Sunday, October 25, 2015
We need more Magis please
We need more Magis please.
Earlier this week, some groups that participated in the Ignatian Evenings, deliberated over the meaning and uses of the word magis. We have to make certain we do not advance a superficial use of the word to mean only “the more,” because that is incorrect. A thorough contemplation of the idea will help us get a maturing understanding. In the short term, think of it as a “deepening,” “a qualitative depth, especially in the relationship with Christ.”
In an environment like a high school, we can get hooked. We are gifted with many talents and abilities, we are in a primary helping profession, and we simply want to be good human beings of faith. People ask us to do things and we want to respond generously. Please respond to these requests when you schedule is in balance. It is very respectable not to always answer the call.
Make certain you give to yourself as often as you give to others. These days are filled with many activities and we find ourselves in a marathon. Take your time and pace yourself. Seldom consider that you have an open time slot in your schedule, but see that it is time that you have set aside for your work or rest. Do not consider it an available slot, but simply time reserved for you. Please do not give it away too quickly. We need you fresh and energized for the remainder of the year.
This term refers to the Eucharist as preeminent among the seven sacraments. It often more narrowly refers to the consecrated bread as it is reserved outside the celebration of the Eucharist.
Before the twelfth century, the sacred species was reserved privately to be administered to the sick in emergencies. During that century there was significant development of the doctrine of the Real Presence. Accompanying this development was the desire on the part of the faithful to see and worship Christ present in the sacrament.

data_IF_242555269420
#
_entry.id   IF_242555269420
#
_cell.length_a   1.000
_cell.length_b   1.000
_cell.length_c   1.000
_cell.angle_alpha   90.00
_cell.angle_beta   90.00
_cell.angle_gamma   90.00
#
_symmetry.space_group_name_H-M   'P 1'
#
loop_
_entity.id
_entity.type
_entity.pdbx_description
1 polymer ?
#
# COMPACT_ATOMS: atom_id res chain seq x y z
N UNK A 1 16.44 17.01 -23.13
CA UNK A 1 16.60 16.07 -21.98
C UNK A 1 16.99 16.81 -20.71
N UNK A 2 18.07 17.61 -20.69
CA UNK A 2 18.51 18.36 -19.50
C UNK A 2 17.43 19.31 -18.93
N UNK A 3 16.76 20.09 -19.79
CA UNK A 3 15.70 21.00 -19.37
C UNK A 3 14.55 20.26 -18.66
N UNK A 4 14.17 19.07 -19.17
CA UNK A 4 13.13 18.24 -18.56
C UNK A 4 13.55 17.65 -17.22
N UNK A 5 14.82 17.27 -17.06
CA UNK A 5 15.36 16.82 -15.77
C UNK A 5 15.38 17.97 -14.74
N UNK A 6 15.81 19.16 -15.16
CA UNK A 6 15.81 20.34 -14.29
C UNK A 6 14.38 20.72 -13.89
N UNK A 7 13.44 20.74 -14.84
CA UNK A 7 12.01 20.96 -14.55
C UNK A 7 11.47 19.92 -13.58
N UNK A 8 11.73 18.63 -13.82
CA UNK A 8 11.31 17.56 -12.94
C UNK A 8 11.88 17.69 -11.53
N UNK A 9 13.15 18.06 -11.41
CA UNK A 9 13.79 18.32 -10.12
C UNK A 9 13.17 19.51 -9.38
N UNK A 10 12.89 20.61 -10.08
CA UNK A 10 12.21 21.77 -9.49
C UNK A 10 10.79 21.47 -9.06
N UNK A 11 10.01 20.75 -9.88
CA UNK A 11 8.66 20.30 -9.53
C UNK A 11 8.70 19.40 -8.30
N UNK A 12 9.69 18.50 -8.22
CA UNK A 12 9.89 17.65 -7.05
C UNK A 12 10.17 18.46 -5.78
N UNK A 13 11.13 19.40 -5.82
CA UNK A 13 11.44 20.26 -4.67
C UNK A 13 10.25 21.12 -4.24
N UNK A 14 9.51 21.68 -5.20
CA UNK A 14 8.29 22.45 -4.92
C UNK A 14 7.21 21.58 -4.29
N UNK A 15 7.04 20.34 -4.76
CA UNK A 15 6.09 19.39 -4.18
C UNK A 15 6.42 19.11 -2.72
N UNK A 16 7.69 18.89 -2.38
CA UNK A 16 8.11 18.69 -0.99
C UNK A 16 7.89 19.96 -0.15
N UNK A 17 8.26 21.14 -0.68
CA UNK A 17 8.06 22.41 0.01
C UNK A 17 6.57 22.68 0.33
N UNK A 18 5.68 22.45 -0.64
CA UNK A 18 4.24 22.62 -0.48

The liturgical renewal following the Second Vatican Council emphasizes the Eucharist as an action. This has had a number of implications for the reservation of the Blessed Sacrament. The first of these is the stress that is placed on the primary and original reason for reserving the sacred species, that is, the administration of Communion to the sick and dying. Distribution of Communion outside of mass and adoration of Jesus Christ as really present under the appearance of bread are secondary reasons.
Another implication is that the relationship of the Blessed Sacrament to the action of the Mass is always to be made clear. For example, exposition should not occur during the celebration of Mass, and when it occurs after the Mass, the host should be one consecrated at that Mass.
“As I left town, I watched the sunset and darkness descend across the county landscape as it has for centuries. People would be heading home now, some to very comfortable houses where they could relax easily, secure and proud of their community. Others, people like Darnell and Walter’s family, would be returning to less comfortable homes. They would not rest as easily, nor would there be much thought of community pride. For them the darkness brought a familiar unease, an uncertainty weighted with a wary, lingering fear as old as the settlement of the county itself; discomfort too longstanding and constant to merit discussion but too burdensome to ever forget. I drove away as quickly as I could.”